It is ON: Gay choral groups wager on World Series

During major sporting events, we’re all used to the “friendly” bets between the mayors of the competing towns: Mayor X will wear a cheese hat if his team loses, and Mayor Y will ride to council meetings on horseback for a week.

But now the gays are at it — and not just the publishers of LGBT newspapers.

The Turtle Creek Chorale has a wager going with the San Francisco Gay Men’s Chorus over the eventual outcome of the Rangers-Giants series. The bet: The artistic director of the chorus in the losing team’s city will have to wear the other chorus’ garb — whatever that might be — for a rehearsal to be taped and provided to the winner chorus, and maybe even sing a pro-winner song. And as you can imagine, the gays are taking it seriously. “Bring it!” taunts the Frisco team on their Facebook page. “Fear the Beard!”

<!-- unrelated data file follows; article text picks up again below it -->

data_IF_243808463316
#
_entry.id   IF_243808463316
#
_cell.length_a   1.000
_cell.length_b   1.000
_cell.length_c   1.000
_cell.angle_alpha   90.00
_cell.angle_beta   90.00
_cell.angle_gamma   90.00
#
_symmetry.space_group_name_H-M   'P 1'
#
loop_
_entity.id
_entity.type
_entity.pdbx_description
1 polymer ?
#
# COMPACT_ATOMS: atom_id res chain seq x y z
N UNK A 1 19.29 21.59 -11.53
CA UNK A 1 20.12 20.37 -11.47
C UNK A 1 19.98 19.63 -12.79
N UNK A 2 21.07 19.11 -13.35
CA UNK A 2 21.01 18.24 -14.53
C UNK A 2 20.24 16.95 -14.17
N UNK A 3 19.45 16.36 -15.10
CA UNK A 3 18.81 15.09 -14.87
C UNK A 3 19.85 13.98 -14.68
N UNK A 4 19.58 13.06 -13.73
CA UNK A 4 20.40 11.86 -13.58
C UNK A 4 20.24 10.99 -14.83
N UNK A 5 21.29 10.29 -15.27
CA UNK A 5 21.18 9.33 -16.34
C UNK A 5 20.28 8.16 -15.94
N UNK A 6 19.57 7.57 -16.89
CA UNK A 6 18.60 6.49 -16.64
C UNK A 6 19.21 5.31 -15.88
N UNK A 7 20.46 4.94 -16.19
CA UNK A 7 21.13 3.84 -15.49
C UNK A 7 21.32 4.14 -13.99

Of note is that the director of SFGMC is a woman. You might think that this would cow TCC director Jonathan Palant. But we have it on good authority he kinda likes dressing in women’s clothes — just look:

—  Arnold Wayne Jones

GALA leaders meeting in Dallas this weekend

Palant hopes annual leadership conference will lead to chance for  Dallas to host 2016 choral festival

DAVID TAFFET  |  Staff Writer

Turtle Creek Chorale
REHEARSING | Members of the Turtle Creek Chorale warm up before rehearsal this week to prepare for a performance at Cathedral of Hope as part of the GALA leadership conference. (David Taffet/Dallas Voice)

The annual GALA Choruses leadership conference began Thursday, Sept. 2 at the Warwick Melrose Hotel in Dallas and continues through Sunday, Sept. 5.

The annual convention focuses on both the artistic and administrative sides of managing choral groups. Every four years, the full choruses gather for a choral festival.